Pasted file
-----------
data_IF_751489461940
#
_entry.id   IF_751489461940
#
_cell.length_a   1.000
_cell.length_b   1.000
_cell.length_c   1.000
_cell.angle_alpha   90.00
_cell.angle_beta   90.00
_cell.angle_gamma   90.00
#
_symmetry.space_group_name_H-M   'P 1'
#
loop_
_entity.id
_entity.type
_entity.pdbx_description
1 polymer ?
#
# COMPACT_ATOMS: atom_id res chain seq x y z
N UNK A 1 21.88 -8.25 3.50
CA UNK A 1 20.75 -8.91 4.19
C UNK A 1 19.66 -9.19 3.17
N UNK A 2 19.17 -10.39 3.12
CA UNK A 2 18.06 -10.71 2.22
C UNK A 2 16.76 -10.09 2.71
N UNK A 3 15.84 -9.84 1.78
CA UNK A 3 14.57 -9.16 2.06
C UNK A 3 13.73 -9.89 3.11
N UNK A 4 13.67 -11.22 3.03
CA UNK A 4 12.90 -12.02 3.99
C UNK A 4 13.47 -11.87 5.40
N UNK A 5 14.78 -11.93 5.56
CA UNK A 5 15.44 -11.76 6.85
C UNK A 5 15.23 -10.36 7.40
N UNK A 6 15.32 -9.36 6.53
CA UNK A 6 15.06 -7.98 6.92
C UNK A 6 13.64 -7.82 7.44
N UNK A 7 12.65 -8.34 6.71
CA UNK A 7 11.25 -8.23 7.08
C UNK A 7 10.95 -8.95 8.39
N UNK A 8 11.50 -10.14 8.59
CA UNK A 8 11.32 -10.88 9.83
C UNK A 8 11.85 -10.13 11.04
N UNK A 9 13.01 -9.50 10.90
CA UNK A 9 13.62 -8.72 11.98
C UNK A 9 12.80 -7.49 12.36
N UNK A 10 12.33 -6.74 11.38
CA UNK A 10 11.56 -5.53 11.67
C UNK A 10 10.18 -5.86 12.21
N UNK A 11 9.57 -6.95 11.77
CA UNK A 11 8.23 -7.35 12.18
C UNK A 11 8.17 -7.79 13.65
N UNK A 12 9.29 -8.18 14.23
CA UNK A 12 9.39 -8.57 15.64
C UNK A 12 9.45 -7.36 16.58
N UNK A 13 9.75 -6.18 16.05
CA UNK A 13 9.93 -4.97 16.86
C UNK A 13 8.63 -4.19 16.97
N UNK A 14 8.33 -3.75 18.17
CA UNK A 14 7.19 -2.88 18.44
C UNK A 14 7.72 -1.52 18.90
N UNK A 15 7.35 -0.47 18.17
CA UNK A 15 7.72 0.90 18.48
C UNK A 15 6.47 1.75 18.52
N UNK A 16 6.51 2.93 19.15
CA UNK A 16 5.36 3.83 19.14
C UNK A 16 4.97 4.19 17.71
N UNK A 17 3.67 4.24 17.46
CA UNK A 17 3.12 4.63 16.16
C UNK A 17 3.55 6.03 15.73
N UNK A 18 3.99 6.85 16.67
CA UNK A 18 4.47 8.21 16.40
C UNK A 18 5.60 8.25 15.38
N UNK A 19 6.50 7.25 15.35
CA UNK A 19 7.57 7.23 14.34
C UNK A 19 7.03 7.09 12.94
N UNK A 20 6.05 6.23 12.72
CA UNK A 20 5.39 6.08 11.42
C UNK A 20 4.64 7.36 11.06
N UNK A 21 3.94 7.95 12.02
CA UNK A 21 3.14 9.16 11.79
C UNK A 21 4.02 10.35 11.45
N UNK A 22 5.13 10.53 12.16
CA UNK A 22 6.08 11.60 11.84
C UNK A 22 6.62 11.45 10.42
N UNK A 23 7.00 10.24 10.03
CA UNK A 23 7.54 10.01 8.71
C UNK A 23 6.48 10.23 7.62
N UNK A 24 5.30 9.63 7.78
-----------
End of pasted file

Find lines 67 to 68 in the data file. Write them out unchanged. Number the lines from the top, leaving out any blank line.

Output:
CA UNK A 16 5.36 3.83 19.14
C UNK A 16 4.97 4.19 17.71